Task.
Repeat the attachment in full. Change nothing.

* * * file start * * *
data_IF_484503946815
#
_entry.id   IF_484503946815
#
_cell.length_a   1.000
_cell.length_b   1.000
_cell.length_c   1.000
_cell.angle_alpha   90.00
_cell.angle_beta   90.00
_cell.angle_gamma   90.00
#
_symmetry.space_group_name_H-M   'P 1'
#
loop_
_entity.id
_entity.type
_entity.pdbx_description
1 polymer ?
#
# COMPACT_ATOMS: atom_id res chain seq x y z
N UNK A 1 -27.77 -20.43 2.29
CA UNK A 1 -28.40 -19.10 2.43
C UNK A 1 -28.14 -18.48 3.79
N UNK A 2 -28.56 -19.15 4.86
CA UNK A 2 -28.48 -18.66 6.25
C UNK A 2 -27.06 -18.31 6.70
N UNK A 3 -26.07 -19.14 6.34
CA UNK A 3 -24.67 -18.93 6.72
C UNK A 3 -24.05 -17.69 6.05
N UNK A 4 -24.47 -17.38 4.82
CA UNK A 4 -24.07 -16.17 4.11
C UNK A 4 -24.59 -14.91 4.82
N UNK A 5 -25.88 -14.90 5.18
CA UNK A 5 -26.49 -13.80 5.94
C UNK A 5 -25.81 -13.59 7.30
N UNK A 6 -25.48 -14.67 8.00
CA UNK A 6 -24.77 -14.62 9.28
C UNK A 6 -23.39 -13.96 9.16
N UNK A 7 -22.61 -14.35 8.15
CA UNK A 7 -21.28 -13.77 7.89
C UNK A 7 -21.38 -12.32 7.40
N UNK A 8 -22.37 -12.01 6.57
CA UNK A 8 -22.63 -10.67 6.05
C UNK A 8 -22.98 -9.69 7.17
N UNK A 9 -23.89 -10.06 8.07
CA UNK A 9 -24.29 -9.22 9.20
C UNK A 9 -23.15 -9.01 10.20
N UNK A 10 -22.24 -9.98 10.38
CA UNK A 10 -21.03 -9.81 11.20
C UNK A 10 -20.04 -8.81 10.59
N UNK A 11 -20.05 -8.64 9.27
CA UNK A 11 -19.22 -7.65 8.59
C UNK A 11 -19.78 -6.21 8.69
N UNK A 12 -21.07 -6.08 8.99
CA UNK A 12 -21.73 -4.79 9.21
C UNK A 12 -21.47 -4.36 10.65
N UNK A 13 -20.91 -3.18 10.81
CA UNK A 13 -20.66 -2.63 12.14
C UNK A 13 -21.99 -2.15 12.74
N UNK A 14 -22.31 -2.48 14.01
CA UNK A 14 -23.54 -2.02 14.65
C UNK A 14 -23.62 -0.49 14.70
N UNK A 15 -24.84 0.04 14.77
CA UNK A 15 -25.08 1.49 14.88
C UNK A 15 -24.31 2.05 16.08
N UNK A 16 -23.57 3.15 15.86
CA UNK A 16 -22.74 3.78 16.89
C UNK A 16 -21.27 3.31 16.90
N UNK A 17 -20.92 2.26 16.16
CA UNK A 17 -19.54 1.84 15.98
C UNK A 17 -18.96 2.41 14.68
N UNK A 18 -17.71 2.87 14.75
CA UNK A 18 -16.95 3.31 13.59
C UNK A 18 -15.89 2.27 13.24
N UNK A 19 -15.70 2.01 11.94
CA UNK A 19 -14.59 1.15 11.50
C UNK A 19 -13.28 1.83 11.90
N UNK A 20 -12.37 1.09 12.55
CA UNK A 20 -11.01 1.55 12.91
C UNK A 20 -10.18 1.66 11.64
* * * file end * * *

data_IF_484503946815
#
_entry.id   IF_484503946815
#
_cell.length_a   1.000
_cell.length_b   1.000
_cell.length_c   1.000
_cell.angle_alpha   90.00
_cell.angle_beta   90.00
_cell.angle_gamma   90.00
#
_symmetry.space_group_name_H-M   'P 1'
#
loop_
_entity.id
_entity.type
_entity.pdbx_description
1 polymer ?
#
# COMPACT_ATOMS: atom_id res chain seq x y z
N UNK A 1 -27.77 -20.43 2.29
CA UNK A 1 -28.40 -19.10 2.43
C UNK A 1 -28.14 -18.48 3.79
N UNK A 2 -28.56 -19.15 4.86
CA UNK A 2 -28.48 -18.66 6.25
C UNK A 2 -27.06 -18.31 6.70
N UNK A 3 -26.07 -19.14 6.34
CA UNK A 3 -24.67 -18.93 6.72
C UNK A 3 -24.05 -17.69 6.05
N UNK A 4 -24.47 -17.38 4.82
CA UNK A 4 -24.07 -16.17 4.11
C UNK A 4 -24.59 -14.91 4.82
N UNK A 5 -25.88 -14.90 5.18
CA UNK A 5 -26.49 -13.80 5.94
C UNK A 5 -25.81 -13.59 7.30
N UNK A 6 -25.48 -14.67 8.00
CA UNK A 6 -24.77 -14.62 9.28
C UNK A 6 -23.39 -13.96 9.16
N UNK A 7 -22.61 -14.35 8.15
CA UNK A 7 -21.28 -13.77 7.89
C UNK A 7 -21.38 -12.32 7.40
N UNK A 8 -22.37 -12.01 6.57
CA UNK A 8 -22.63 -10.67 6.05
C UNK A 8 -22.98 -9.69 7.17
N UNK A 9 -23.89 -10.06 8.07
CA UNK A 9 -24.29 -9.22 9.20
C UNK A 9 -23.15 -9.01 10.20
N UNK A 10 -22.24 -9.98 10.38
CA UNK A 10 -21.03 -9.81 11.20
C UNK A 10 -20.04 -8.81 10.59
N UNK A 11 -20.05 -8.64 9.27
CA UNK A 11 -19.22 -7.65 8.59
C UNK A 11 -19.78 -6.21 8.69
N UNK A 12 -21.07 -6.08 8.99
CA UNK A 12 -21.73 -4.79 9.21
C UNK A 12 -21.47 -4.36 10.65
N UNK A 13 -20.91 -3.18 10.81
CA UNK A 13 -20.66 -2.63 12.14
C UNK A 13 -21.99 -2.15 12.74
N UNK A 14 -22.31 -2.48 14.01
CA UNK A 14 -23.54 -2.02 14.65
C UNK A 14 -23.62 -0.49 14.70
N UNK A 15 -24.84 0.04 14.77
CA UNK A 15 -25.08 1.49 14.88
C UNK A 15 -24.31 2.05 16.08
N UNK A 16 -23.57 3.15 15.86
CA UNK A 16 -22.74 3.78 16.89
C UNK A 16 -21.27 3.31 16.90
N UNK A 17 -20.92 2.26 16.16
CA UNK A 17 -19.54 1.84 15.98
C UNK A 17 -18.96 2.41 14.68
N UNK A 18 -17.71 2.87 14.75
CA UNK A 18 -16.95 3.31 13.59
C UNK A 18 -15.89 2.27 13.24
N UNK A 19 -15.70 2.01 11.94
CA UNK A 19 -14.59 1.15 11.50
C UNK A 19 -13.28 1.83 11.90
N UNK A 20 -12.37 1.09 12.55
CA UNK A 20 -11.01 1.55 12.91
C UNK A 20 -10.18 1.66 11.64